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Using Real-World Data to Inform Patient Care

Using Real-World Data to Inform Patient Care

As vice chair of education at the Wilmer Eye Institute at Johns Hopkins, Divya Srikumaran oversees the medical student education and residency programs. As a cornea and cataract specialist, she uses innovative procedures to address complex conditions.

One of Srikumaran’s surgical specialties is a corneal transplant technique called Descemet membrane endothelial keratoplasty (DMEK). To inform her work and ensure that all patients receive the best possible treatment, she researches surgical outcomes for endothelial keratoplasty across the country, using data from claims databases and the Intelligent Research in Sight (IRIS) registry. The latter, an American Academy of Ophthalmology (AAO) registry, collects clinical outcomes data from approximately 16,000 ophthalmologists and 3,000 optometrists nationwide. Through an AAO grant, Srikumaran is using that data to study keratoplasty outcomes such as rates of complications and graft survival.

Pooling large numbers of patients from claims databases and other data registries provides epidemiologic and outcomes data on a vastly larger number of patients than could ever be seen at one institution, says Srikumaran. “We’re realizing that you can’t do all research as a randomized controlled trial, because it would take years and years and a significant amount of resources,” she says. “Instead, we’re using these alternative data sources and the real-world evidence they provide to inform patient care.” 

Srikumaran has performed similar research with Johns Hopkins surgeon Martin Makary, who is known for his work aimed at increasing efficiency in health care. Makary’s access to Medicare claims data provides another resource for Srikumaran’s study of complication rates following DMEK. “These are Medicare claims, so it only looks at patients over the age of 65, but we’ve been able to quantify serious but rare complications such as endophthalmitis, choroidal hemorrhage and retinal detachment,” she says. Because the data pool is so large — over 90,000 procedures are included in the study — Srikumaran expects to be able to draw meaningful conclusions.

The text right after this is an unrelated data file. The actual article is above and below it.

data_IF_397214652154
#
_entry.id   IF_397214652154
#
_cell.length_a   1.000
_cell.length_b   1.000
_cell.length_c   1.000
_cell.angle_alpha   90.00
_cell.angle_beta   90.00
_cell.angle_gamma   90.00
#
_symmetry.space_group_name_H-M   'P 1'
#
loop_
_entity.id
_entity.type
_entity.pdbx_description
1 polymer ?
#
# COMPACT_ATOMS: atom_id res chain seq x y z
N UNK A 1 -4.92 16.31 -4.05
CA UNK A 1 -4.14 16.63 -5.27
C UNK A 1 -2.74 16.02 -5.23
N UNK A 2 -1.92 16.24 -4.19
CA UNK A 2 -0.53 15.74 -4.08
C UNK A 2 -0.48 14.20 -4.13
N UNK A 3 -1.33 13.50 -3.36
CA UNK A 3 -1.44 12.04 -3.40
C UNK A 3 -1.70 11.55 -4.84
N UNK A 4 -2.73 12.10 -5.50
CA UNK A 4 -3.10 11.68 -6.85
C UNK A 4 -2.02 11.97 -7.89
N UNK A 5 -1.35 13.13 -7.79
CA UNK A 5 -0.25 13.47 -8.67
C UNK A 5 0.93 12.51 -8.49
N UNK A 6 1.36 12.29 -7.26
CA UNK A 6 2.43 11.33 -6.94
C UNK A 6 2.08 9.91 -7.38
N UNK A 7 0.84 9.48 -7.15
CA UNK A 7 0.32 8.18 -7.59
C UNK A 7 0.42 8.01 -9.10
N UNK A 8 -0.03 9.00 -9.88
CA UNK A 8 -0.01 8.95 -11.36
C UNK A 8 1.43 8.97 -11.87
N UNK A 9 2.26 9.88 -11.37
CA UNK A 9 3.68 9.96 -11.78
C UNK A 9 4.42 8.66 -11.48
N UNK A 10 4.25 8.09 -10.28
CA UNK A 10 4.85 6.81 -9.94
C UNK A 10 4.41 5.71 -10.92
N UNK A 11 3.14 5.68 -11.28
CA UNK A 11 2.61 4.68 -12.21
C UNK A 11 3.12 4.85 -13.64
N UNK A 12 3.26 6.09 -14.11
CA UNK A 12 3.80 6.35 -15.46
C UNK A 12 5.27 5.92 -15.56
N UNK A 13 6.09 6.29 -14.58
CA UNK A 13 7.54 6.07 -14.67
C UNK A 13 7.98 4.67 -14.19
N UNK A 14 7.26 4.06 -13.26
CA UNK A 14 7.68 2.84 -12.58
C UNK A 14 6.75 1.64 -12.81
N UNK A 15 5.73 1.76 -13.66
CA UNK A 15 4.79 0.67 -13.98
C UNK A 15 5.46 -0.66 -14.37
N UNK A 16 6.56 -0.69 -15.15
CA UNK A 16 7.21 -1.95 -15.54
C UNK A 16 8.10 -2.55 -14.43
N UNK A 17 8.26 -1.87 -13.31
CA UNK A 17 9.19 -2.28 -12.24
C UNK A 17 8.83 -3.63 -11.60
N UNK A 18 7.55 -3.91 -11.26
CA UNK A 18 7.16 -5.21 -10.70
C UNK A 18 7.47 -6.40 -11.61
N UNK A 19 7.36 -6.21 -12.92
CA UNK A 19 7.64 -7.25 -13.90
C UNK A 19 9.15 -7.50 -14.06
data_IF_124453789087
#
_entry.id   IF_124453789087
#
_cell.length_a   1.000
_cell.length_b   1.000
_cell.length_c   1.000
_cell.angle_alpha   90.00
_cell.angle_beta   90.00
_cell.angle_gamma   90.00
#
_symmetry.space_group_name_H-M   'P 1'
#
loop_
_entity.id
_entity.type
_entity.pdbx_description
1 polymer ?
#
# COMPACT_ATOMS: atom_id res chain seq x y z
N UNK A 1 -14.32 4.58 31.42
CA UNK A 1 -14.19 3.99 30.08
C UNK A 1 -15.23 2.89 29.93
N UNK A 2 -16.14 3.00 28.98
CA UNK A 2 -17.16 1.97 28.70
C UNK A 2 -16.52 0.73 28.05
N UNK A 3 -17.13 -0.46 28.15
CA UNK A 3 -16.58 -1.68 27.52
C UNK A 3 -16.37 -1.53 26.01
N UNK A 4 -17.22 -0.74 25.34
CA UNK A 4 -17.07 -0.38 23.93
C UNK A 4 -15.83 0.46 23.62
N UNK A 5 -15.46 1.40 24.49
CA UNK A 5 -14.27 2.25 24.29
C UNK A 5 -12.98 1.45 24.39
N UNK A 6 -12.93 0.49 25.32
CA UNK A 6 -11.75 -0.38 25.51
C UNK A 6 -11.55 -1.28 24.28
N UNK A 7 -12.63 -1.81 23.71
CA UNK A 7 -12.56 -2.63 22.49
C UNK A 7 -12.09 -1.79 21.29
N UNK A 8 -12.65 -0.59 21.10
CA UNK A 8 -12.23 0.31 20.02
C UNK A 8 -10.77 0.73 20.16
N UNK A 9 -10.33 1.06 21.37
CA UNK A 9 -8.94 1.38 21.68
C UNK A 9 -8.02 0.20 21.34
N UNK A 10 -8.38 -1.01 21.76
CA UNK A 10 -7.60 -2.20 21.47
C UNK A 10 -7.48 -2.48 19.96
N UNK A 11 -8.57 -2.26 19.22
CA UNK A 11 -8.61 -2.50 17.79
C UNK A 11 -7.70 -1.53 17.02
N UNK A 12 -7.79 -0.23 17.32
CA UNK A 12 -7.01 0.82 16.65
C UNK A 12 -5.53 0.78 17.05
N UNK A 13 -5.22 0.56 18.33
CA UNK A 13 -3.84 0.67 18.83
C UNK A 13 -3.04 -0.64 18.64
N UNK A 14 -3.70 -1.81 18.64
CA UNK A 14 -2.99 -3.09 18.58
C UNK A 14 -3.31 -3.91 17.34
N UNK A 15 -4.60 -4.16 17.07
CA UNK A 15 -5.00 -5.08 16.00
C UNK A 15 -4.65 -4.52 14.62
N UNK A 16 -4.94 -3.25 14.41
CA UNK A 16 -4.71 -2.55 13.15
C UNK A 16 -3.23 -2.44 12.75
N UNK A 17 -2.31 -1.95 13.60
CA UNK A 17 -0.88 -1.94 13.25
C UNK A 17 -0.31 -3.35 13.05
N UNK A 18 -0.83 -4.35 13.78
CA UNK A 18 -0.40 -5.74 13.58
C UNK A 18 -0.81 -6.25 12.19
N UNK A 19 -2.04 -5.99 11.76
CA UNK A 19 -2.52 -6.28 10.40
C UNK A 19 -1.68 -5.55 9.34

Srikumaran admits that relying on claims data has its limitations. Chief among them is the lack of clinical insights and detailed information about patients’ vision. “We want to know more about the patients who are going to have a failed graft and then require another transplant in this eight-year time period,” she says. That’s where the IRIS registry can be helpful. “With IRIS, what we want to additionally know about is retention of visual acuity,” says Srikumaran. “Once you have a surgery and your vision improves, what’s the chance that you’re going to have that same vision in one year, two years, three years — five years? Patients want to know that information. In addition, what are some of the risk factors that help determine whether someone is or isn’t going to do well?  It can be useful information for our colleagues, so they can better inform their patients. And maybe there’s something we can do to address those risk factors.” 

Eye banks have proved to be yet another source of data for Srikumaran. “In the U.S., whenever there’s an adverse reaction following a transplant, surgeons are expected to document it. That data is captured by eye banks, which use it for internal monitoring,” she says. Srikumaran asked several eye banks to share that data with her so she could look at transplant outcomes in a different way: “What kinds of adverse events are patients experiencing two months after they’ve had this surgery? If there are serious issues, such as serious infections or the graft has failed, that means the patient had the surgery and within two months, it didn’t even work, so they got no improvement out of it.”

Srikumaran presented her findings on the use of data from eye banks at the World Cornea Congress in May. Ultimately, she hopes to use what she’s learned to establish quality metrics and benchmarks to share with surgeons and physicians and help inform their practices. “Some people are skeptical of the value of this kind of data because you don’t have the luxury of looking at each patient’s chart in as much detail as you would with a randomized controlled trial or similar clinical studies,” she says. “But I think the strength of this data is in the numbers. It gives you information you may not be able to obtain in any other way. Where are you ever going to have a database of 90,000 grafts where you have all of this information?” 

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